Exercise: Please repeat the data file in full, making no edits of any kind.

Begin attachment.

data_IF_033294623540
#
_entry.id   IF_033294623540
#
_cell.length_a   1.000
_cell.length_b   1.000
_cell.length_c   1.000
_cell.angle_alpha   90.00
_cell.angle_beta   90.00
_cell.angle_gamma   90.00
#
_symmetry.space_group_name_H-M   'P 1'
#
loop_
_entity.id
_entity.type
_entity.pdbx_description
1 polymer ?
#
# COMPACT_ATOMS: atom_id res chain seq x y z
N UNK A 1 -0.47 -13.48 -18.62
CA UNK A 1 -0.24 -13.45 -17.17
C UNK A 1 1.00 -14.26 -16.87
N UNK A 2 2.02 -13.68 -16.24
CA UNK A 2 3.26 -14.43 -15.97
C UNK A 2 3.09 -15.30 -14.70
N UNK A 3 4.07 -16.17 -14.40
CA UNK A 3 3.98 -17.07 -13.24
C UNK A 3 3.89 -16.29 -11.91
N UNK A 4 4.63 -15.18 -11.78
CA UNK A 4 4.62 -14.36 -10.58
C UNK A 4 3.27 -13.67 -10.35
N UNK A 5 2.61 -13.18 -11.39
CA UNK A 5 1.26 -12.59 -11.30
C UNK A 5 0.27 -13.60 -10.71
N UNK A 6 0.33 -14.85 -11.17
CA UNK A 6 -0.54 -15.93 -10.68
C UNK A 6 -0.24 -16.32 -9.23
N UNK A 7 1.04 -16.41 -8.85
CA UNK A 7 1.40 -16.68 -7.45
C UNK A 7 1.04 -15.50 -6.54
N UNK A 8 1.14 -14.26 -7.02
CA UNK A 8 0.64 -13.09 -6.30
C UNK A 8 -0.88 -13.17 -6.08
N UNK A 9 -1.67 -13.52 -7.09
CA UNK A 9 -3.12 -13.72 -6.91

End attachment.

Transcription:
data_IF_033294623540
#
_entry.id   IF_033294623540
#
_cell.length_a   1.000
_cell.length_b   1.000
_cell.length_c   1.000
_cell.angle_alpha   90.00
_cell.angle_beta   90.00
_cell.angle_gamma   90.00
#
_symmetry.space_group_name_H-M   'P 1'
#
loop_
_entity.id
_entity.type
_entity.pdbx_description
1 polymer ?
#
# COMPACT_ATOMS: atom_id res chain seq x y z
N UNK A 1 -0.47 -13.48 -18.62
CA UNK A 1 -0.24 -13.45 -17.17
C UNK A 1 1.00 -14.26 -16.87
N UNK A 2 2.02 -13.68 -16.24
CA UNK A 2 3.26 -14.43 -15.97
C UNK A 2 3.09 -15.30 -14.70
N UNK A 3 4.07 -16.17 -14.40
CA UNK A 3 3.98 -17.07 -13.24
C UNK A 3 3.89 -16.29 -11.91
N UNK A 4 4.63 -15.18 -11.78
CA UNK A 4 4.62 -14.36 -10.58
C UNK A 4 3.27 -13.67 -10.35
N UNK A 5 2.61 -13.18 -11.39
CA UNK A 5 1.26 -12.59 -11.30
C UNK A 5 0.27 -13.60 -10.71
N UNK A 6 0.33 -14.85 -11.17
CA UNK A 6 -0.54 -15.93 -10.68
C UNK A 6 -0.24 -16.32 -9.23
N UNK A 7 1.04 -16.41 -8.85
CA UNK A 7 1.40 -16.68 -7.45
C UNK A 7 1.04 -15.50 -6.54
N UNK A 8 1.14 -14.26 -7.02
CA UNK A 8 0.64 -13.09 -6.30
C UNK A 8 -0.88 -13.17 -6.08
N UNK A 9 -1.67 -13.52 -7.09
CA UNK A 9 -3.12 -13.72 -6.91